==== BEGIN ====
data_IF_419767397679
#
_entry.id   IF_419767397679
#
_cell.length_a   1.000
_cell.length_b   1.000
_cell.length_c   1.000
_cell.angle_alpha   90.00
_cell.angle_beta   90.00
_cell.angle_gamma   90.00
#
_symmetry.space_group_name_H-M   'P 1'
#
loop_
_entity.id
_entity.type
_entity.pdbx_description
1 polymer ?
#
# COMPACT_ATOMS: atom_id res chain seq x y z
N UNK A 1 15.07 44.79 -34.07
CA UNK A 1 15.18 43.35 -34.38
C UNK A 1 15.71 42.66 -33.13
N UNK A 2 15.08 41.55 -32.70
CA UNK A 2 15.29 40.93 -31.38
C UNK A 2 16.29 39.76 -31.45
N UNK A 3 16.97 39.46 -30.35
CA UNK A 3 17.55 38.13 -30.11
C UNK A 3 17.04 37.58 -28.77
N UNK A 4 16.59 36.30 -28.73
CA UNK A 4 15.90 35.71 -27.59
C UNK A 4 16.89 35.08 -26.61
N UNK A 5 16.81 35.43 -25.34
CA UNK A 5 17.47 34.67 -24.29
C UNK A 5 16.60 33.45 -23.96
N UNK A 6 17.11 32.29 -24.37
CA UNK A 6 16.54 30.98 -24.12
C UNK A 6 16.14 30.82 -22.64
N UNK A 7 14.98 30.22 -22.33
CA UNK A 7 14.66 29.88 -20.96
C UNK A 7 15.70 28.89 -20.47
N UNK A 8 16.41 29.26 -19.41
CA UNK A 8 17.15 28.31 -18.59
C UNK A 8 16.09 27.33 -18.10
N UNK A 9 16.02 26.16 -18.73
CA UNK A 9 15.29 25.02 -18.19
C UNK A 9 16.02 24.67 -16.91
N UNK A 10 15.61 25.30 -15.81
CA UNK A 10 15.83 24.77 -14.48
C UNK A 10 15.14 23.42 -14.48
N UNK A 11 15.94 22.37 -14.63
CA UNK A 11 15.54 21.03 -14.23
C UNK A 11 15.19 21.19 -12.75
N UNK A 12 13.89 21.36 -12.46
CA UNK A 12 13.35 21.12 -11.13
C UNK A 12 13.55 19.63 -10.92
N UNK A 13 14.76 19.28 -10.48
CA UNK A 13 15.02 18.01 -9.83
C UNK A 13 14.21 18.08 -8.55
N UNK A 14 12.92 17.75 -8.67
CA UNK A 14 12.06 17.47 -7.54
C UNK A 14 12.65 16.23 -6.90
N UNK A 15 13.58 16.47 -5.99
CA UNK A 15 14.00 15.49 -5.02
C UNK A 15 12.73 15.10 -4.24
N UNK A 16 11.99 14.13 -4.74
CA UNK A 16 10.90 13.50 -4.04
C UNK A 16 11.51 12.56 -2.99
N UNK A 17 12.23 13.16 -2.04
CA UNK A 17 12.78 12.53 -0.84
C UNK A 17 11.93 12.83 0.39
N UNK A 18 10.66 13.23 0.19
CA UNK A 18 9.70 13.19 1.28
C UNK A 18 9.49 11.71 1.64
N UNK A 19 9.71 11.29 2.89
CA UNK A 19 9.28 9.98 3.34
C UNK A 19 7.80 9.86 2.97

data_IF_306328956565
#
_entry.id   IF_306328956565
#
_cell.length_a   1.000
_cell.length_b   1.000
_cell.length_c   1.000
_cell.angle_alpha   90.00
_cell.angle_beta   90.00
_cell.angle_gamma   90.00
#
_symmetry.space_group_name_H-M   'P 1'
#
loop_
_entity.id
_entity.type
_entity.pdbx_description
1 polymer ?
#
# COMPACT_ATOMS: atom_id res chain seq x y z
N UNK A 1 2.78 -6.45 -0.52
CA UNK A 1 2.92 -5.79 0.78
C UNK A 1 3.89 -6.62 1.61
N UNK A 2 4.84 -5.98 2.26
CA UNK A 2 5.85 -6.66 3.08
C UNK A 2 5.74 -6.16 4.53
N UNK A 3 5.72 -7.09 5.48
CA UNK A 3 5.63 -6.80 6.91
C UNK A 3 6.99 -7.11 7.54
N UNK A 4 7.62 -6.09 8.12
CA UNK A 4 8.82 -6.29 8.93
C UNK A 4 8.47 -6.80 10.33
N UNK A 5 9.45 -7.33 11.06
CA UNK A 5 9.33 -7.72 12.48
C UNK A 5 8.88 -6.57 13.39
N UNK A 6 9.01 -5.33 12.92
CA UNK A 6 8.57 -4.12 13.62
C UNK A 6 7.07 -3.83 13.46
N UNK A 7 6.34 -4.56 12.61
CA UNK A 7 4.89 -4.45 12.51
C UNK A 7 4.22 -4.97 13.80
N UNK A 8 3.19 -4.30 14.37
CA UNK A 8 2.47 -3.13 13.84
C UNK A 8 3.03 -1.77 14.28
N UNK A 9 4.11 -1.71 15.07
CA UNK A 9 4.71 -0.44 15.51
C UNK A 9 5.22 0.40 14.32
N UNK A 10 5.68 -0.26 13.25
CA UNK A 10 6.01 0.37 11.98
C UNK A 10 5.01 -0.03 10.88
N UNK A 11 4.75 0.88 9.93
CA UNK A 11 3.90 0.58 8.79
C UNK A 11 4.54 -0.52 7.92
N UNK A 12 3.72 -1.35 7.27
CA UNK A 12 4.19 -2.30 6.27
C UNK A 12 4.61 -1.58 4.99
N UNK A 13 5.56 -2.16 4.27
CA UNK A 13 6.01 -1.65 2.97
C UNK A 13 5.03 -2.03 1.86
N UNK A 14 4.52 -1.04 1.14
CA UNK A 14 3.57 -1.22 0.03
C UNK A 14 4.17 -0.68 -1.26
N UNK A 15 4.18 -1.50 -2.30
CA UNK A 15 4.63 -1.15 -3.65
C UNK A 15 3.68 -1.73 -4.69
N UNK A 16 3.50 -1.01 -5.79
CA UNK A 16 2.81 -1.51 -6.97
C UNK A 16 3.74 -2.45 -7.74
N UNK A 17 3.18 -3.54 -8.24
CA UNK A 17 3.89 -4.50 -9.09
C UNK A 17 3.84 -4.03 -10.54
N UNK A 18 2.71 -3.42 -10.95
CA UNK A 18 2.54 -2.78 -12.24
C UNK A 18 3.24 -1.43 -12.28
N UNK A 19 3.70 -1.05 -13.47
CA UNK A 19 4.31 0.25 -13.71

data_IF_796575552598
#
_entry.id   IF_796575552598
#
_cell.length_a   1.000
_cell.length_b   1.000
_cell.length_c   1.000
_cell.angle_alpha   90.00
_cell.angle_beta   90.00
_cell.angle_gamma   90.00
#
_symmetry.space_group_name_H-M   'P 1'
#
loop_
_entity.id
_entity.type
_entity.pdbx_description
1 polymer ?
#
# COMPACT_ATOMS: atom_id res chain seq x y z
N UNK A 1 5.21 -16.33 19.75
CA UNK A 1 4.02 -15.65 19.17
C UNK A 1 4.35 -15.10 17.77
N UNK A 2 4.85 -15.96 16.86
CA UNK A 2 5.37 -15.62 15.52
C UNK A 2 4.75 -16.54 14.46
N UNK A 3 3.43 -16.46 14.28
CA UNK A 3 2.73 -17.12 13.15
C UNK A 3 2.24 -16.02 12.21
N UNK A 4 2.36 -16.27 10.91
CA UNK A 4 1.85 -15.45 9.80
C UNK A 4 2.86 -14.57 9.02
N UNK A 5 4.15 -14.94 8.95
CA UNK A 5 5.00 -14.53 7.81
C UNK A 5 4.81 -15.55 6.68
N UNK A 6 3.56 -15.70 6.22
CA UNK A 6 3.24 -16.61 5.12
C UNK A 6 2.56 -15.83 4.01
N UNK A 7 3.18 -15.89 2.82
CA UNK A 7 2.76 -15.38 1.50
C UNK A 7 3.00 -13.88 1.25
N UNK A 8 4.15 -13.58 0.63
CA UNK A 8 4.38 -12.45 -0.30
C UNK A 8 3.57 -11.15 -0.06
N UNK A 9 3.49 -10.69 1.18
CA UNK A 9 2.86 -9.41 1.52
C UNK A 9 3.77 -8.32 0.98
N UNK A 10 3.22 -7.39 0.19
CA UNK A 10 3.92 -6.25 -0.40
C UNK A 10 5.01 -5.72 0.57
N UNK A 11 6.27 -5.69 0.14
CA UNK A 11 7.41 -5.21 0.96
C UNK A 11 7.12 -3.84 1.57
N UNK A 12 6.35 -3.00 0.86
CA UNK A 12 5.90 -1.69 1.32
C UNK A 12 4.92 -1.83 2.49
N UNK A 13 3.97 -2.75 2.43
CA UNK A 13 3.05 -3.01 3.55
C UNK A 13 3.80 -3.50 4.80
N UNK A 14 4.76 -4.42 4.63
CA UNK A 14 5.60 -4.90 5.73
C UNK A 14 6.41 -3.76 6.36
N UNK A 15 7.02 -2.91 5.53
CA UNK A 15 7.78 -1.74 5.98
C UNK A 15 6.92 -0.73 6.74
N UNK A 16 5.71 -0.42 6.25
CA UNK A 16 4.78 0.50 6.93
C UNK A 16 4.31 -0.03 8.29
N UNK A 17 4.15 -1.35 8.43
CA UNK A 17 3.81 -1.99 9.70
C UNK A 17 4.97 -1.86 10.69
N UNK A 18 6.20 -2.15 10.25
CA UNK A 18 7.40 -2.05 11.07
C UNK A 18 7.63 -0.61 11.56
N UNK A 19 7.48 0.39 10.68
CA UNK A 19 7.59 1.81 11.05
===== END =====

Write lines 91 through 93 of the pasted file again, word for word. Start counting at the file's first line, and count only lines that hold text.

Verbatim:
loop_
_entity.id
_entity.type